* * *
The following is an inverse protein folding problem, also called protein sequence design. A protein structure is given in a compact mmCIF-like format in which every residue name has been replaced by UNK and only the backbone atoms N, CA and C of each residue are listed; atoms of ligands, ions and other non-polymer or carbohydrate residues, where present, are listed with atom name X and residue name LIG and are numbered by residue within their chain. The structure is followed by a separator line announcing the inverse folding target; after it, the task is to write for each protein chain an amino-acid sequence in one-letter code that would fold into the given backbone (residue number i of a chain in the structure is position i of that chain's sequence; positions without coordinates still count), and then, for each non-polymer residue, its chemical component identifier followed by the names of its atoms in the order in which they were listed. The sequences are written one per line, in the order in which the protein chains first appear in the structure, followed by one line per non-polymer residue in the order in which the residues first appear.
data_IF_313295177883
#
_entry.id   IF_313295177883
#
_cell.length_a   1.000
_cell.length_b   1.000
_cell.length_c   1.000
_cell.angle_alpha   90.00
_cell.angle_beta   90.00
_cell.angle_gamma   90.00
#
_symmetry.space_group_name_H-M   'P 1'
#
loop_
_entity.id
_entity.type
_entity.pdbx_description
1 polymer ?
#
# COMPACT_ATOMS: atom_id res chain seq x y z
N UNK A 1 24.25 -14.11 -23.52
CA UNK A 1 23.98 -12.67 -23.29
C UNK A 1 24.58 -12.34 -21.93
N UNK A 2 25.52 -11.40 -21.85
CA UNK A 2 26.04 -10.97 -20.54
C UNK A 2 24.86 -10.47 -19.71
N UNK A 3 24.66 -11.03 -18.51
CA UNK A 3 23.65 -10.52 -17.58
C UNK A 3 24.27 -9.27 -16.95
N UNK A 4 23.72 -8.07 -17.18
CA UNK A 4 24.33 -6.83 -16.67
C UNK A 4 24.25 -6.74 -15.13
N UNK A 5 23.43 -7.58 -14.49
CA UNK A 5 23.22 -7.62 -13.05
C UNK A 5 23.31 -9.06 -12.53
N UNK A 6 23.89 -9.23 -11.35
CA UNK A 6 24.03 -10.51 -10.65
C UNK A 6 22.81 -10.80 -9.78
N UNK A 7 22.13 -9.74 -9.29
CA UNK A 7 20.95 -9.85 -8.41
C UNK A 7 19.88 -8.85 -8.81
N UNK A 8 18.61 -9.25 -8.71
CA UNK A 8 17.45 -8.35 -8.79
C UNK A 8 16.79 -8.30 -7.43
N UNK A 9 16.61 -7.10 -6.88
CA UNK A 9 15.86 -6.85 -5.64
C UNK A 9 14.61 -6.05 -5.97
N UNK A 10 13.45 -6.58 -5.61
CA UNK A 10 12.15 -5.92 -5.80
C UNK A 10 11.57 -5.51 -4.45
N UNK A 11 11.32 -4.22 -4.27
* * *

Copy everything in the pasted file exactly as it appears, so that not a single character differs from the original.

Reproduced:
The following is an inverse protein folding problem, also called protein sequence design. A protein structure is given in a compact mmCIF-like format in which every residue name has been replaced by UNK and only the backbone atoms N, CA and C of each residue are listed; atoms of ligands, ions and other non-polymer or carbohydrate residues, where present, are listed with atom name X and residue name LIG and are numbered by residue within their chain. The structure is followed by a separator line announcing the inverse folding target; after it, the task is to write for each protein chain an amino-acid sequence in one-letter code that would fold into the given backbone (residue number i of a chain in the structure is position i of that chain's sequence; positions without coordinates still count), and then, for each non-polymer residue, its chemical component identifier followed by the names of its atoms in the order in which they were listed. The sequences are written one per line, in the order in which the protein chains first appear in the structure, followed by one line per non-polymer residue in the order in which the residues first appear.
data_IF_313295177883
#
_entry.id   IF_313295177883
#
_cell.length_a   1.000
_cell.length_b   1.000
_cell.length_c   1.000
_cell.angle_alpha   90.00
_cell.angle_beta   90.00
_cell.angle_gamma   90.00
#
_symmetry.space_group_name_H-M   'P 1'
#
loop_
_entity.id
_entity.type
_entity.pdbx_description
1 polymer ?
#
# COMPACT_ATOMS: atom_id res chain seq x y z
N UNK A 1 24.25 -14.11 -23.52
CA UNK A 1 23.98 -12.67 -23.29
C UNK A 1 24.58 -12.34 -21.93
N UNK A 2 25.52 -11.40 -21.85
CA UNK A 2 26.04 -10.97 -20.54
C UNK A 2 24.86 -10.47 -19.71
N UNK A 3 24.66 -11.03 -18.51
CA UNK A 3 23.65 -10.52 -17.58
C UNK A 3 24.27 -9.27 -16.95
N UNK A 4 23.72 -8.07 -17.18
CA UNK A 4 24.33 -6.83 -16.67
C UNK A 4 24.25 -6.74 -15.13
N UNK A 5 23.43 -7.58 -14.49
CA UNK A 5 23.22 -7.62 -13.05
C UNK A 5 23.31 -9.06 -12.53
N UNK A 6 23.89 -9.23 -11.35
CA UNK A 6 24.03 -10.51 -10.65
C UNK A 6 22.81 -10.80 -9.78
N UNK A 7 22.13 -9.74 -9.29
CA UNK A 7 20.95 -9.85 -8.41
C UNK A 7 19.88 -8.85 -8.81
N UNK A 8 18.61 -9.25 -8.71
CA UNK A 8 17.45 -8.35 -8.79
C UNK A 8 16.79 -8.30 -7.43
N UNK A 9 16.61 -7.10 -6.88
CA UNK A 9 15.86 -6.85 -5.64
C UNK A 9 14.61 -6.05 -5.97
N UNK A 10 13.45 -6.58 -5.61
CA UNK A 10 12.15 -5.92 -5.80
C UNK A 10 11.57 -5.51 -4.45
N UNK A 11 11.32 -4.22 -4.27